As innovations and investments increase, many of the cons are being addressed. For example, recent technological developments and improvements, (such as dynamic tidal power and tidal lagoons) indicate that the total availability of tidal power may be much higher than previously assumed which would bring down costs to more competitive levels. This means tidal power could follow a similar trajectory to the likes of wind and solar power which surged in popularity over the last decade after experiencing decreasing costs to manufacture the technologies needed.

What countries are leading the way with Tidal Power?

Due to the slow adoption of tidal power, only a few tidal power plants in the world are operational.

Europe was the first region to use tidal power commercially – in 1967 France installed the first tidal power plant known as Brittany’s Rance Estuary. However, this idea was first conceptualised in 1920 when the UK became the first country to suggest the power of the tides could be utilised to produce electricity. The UK is still one of the biggest adopters of the technology to this day.

For example, the Liverpool City Region Combined Authority is bringing forward plans for a £3.5bn Mersey Tidal Barrage, which could power 1 million homes. The authority has put forward £2.5m to develop the scheme to the planning phase. However, the City Region’s Mayor Steve Rotheram has previously pointed out securing funding for nationally significant infrastructure schemes such as these are challenging, given the project period and payback lasts for longer than 35 years. Tidal barrage projects are also being considered around Morecambe Bay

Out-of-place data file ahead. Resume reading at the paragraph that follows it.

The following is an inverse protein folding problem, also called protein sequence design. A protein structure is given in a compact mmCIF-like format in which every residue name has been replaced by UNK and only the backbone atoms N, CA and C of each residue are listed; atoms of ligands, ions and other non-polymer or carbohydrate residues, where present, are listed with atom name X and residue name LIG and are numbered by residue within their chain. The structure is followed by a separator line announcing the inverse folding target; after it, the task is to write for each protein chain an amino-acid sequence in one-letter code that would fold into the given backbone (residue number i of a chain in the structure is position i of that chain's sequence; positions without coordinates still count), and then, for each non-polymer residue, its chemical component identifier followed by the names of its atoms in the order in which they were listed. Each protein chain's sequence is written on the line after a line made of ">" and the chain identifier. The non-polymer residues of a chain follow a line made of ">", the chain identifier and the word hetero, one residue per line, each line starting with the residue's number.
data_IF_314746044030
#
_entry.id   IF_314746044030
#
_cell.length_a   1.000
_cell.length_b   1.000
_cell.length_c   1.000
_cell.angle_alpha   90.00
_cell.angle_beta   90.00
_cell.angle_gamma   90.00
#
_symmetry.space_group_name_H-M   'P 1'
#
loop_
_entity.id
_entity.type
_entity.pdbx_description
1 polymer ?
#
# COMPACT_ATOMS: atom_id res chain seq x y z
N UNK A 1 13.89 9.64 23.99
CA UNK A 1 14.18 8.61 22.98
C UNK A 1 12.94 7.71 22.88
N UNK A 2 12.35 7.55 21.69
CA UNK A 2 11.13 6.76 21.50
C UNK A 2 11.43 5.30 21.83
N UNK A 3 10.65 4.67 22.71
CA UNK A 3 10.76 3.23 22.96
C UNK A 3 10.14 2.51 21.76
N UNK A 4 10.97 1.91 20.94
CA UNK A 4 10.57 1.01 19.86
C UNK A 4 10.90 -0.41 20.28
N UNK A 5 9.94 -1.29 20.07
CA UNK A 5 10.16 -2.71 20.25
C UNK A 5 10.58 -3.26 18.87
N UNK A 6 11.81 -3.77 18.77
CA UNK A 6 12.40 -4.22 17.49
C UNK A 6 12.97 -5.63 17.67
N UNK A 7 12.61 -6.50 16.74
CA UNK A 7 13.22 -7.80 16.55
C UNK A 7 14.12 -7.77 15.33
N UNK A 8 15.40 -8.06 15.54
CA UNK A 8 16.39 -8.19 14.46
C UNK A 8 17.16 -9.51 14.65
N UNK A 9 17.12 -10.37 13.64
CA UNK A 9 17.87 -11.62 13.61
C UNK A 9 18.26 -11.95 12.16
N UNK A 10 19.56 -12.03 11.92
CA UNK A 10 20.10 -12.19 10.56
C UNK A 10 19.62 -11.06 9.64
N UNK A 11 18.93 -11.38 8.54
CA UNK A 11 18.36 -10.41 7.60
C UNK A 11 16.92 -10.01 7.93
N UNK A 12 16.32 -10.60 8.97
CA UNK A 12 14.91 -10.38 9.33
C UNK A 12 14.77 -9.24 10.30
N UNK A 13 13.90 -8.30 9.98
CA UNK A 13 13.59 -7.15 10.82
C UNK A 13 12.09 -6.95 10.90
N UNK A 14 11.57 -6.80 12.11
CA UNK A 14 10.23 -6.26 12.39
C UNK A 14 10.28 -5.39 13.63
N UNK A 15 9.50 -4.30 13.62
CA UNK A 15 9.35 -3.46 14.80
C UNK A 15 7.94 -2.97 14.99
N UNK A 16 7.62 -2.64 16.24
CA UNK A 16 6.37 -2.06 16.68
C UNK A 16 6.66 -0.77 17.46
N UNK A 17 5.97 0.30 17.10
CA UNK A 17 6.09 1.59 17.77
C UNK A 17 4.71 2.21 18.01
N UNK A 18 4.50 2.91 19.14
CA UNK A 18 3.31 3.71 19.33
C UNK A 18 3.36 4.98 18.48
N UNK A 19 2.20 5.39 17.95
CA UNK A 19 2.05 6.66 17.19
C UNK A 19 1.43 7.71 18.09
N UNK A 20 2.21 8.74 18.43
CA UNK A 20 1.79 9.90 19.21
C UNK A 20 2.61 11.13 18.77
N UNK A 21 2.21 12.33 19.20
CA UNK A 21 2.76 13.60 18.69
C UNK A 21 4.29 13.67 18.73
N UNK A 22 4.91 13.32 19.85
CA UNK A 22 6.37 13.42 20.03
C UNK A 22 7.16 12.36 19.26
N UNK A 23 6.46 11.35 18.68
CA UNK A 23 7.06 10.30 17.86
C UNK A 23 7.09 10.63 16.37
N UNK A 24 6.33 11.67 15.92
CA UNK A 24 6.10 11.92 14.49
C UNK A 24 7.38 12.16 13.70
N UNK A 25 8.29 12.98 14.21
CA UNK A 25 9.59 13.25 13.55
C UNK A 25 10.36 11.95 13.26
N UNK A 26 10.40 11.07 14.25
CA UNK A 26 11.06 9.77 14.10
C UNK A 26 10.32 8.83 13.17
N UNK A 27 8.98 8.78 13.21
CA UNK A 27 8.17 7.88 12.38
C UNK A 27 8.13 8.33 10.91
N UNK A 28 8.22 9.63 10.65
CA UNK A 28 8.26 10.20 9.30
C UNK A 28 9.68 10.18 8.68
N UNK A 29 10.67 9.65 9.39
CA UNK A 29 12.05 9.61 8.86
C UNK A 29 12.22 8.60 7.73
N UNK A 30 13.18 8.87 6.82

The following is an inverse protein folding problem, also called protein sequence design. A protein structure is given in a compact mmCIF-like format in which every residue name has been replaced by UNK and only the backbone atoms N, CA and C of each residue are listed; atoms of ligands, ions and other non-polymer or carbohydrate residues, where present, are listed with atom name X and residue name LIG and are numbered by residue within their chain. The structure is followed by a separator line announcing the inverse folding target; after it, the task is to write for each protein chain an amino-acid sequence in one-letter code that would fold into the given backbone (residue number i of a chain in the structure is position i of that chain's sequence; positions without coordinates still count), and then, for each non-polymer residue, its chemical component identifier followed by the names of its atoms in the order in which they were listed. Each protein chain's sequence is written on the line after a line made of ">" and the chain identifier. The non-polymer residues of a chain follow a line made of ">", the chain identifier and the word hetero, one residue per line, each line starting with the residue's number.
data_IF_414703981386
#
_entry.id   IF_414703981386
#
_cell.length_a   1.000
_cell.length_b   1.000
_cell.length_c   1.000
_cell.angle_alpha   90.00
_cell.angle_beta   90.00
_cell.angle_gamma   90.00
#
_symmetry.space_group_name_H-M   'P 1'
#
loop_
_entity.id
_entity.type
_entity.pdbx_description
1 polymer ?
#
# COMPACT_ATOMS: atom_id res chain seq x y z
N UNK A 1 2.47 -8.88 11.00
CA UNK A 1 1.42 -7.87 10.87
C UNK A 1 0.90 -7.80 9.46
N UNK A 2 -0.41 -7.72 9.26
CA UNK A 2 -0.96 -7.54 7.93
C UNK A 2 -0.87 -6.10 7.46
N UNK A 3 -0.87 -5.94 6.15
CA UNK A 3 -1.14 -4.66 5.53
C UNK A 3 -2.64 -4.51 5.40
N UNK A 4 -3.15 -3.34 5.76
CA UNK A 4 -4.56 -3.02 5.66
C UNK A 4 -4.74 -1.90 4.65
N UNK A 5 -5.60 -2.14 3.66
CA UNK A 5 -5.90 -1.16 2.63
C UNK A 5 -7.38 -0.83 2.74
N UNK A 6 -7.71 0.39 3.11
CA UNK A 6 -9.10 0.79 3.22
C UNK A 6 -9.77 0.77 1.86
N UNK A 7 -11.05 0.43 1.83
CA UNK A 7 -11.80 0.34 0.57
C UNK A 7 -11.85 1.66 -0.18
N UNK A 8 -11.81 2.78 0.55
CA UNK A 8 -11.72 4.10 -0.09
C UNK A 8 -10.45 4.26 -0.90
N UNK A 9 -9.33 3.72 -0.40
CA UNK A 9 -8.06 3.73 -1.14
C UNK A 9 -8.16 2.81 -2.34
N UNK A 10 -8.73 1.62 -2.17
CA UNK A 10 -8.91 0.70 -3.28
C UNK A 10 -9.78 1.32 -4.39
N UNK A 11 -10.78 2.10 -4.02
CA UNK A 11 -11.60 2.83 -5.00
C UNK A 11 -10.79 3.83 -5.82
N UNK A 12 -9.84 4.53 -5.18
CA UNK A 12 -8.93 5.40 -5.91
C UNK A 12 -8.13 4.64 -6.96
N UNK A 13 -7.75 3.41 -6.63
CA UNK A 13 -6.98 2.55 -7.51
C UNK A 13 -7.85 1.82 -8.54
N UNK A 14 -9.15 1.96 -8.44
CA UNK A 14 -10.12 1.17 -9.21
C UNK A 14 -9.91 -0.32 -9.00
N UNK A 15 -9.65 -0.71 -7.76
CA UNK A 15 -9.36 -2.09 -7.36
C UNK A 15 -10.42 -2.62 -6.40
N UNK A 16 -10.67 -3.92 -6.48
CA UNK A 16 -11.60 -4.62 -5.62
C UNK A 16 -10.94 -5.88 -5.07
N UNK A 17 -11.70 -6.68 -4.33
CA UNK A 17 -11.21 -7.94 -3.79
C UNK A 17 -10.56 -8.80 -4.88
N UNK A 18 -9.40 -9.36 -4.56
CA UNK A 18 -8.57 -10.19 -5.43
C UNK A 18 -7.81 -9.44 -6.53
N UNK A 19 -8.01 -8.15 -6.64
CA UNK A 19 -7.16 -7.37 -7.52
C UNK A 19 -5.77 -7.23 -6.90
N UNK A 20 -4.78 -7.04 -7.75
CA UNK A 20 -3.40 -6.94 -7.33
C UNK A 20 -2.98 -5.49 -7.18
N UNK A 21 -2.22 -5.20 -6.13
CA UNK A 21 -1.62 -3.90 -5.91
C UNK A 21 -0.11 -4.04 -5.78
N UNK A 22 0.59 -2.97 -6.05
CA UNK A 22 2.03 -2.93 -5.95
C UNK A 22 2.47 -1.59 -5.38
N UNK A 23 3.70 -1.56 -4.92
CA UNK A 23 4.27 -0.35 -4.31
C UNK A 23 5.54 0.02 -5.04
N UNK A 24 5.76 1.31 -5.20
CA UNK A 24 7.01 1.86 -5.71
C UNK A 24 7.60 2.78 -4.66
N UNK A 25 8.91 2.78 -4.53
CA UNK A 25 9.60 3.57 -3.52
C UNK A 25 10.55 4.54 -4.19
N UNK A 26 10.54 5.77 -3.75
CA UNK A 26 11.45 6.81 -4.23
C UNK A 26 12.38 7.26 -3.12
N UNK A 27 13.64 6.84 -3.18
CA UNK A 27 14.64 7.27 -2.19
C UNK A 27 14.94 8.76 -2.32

Over in Scotland, Nova Innovation has been granted permission to build a tidal project at the Bay of Fundy, in Nova Scotia. a total of 15 tidal stream turbines would be installed by the year 2023. The project, according to the firm, will produce enough electricity to power 600 homes.

However, the largest tidal power station in the world is in South Korea - the Sihwa Lake Tidal Power Station generates 254 MW of electricity.

Can Tidal Power help to build a lower carbon future?

Although tidal power is yet to surge in popularity, continuing technological advancements have led to a rise in power produced from the ocean. For example, there was a 13% growth in 2019, which is much higher than the growth experienced in previous years.

However, for tidal power to truly make waves in the energy industry, there needs to be significant investments in research and development, government policies and crucially, the speed in which a project could be deployed. If projects could become approved and set up quicker, it would lead to greater investment security.